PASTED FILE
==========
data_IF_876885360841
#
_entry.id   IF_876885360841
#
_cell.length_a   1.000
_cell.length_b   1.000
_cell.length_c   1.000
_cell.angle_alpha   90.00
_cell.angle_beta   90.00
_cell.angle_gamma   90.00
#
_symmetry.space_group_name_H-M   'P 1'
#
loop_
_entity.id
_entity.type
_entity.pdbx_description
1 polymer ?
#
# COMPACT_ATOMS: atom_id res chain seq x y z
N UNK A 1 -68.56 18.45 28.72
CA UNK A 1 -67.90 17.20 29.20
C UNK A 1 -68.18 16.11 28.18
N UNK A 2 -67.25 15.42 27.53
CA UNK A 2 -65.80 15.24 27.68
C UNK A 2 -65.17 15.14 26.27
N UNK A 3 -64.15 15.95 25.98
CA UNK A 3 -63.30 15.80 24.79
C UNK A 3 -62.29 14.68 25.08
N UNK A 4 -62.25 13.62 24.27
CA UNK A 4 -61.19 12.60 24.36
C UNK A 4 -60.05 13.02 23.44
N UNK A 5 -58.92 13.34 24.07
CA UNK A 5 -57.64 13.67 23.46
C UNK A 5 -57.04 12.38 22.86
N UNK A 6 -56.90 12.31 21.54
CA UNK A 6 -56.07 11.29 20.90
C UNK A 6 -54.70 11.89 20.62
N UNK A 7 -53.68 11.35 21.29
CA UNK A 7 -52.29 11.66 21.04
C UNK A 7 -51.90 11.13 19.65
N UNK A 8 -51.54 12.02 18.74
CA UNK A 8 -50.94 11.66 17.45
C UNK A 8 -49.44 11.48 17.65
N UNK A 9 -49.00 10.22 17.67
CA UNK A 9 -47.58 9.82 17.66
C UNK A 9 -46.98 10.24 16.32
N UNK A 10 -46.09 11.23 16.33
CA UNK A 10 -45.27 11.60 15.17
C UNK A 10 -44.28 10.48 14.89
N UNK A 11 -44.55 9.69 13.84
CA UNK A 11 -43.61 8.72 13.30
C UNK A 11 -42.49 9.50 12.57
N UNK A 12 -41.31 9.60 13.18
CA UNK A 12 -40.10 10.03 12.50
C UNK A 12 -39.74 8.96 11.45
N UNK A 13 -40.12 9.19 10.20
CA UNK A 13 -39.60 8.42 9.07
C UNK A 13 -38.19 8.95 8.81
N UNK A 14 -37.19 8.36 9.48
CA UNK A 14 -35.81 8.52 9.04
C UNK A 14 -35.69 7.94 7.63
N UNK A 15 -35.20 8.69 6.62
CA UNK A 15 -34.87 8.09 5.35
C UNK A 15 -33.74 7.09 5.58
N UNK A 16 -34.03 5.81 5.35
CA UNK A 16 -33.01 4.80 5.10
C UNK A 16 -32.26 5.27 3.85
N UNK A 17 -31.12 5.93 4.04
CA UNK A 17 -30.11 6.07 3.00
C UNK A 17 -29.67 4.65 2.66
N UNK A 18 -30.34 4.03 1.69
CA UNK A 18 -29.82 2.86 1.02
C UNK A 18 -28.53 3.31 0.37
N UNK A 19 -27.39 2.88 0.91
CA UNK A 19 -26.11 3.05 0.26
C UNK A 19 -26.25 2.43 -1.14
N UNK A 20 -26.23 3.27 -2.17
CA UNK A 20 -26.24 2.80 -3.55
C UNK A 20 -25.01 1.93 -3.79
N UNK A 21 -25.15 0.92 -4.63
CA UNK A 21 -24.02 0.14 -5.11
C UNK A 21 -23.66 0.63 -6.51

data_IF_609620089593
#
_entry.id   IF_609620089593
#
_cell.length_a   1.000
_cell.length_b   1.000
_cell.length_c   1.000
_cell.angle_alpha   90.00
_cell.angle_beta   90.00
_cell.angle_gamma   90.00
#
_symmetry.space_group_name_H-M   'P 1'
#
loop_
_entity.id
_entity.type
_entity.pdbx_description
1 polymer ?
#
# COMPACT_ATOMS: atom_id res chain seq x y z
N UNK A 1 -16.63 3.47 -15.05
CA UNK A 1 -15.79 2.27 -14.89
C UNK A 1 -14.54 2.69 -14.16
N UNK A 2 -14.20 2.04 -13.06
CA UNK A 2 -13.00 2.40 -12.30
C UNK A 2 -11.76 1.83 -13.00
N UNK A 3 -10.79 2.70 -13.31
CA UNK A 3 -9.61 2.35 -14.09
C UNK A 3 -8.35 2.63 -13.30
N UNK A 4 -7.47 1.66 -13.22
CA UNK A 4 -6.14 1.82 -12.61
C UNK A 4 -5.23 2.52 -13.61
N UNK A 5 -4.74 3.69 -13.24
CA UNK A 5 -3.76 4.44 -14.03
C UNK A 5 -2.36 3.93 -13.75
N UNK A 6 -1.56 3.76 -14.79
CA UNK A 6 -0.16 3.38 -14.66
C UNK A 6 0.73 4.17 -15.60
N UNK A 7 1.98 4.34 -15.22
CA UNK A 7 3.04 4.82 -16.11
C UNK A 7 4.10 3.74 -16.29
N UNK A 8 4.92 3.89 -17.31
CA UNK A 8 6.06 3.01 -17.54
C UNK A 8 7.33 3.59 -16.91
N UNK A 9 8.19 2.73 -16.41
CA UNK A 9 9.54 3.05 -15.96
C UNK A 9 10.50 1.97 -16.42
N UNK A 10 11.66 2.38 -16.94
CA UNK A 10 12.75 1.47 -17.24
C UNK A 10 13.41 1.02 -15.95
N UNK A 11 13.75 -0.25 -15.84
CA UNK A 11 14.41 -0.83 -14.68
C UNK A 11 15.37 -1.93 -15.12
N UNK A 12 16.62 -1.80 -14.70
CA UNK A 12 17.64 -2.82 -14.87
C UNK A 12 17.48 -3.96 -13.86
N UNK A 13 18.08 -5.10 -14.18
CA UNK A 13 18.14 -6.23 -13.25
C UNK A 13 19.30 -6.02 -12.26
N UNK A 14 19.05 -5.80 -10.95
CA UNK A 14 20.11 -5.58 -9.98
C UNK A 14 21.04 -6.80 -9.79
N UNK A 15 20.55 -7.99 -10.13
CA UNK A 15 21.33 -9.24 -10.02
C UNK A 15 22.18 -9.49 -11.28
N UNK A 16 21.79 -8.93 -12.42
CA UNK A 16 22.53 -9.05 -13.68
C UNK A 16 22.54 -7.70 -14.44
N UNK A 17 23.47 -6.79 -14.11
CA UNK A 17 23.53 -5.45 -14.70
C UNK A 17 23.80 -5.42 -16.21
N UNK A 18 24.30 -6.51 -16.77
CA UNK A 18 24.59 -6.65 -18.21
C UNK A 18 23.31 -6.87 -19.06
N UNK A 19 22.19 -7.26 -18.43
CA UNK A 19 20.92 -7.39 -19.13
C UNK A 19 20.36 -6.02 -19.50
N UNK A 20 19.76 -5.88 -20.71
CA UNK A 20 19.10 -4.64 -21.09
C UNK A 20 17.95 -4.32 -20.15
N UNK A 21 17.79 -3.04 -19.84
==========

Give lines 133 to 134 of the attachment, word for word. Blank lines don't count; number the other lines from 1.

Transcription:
C UNK A 10 13.41 1.02 -15.95
N UNK A 11 13.75 -0.25 -15.84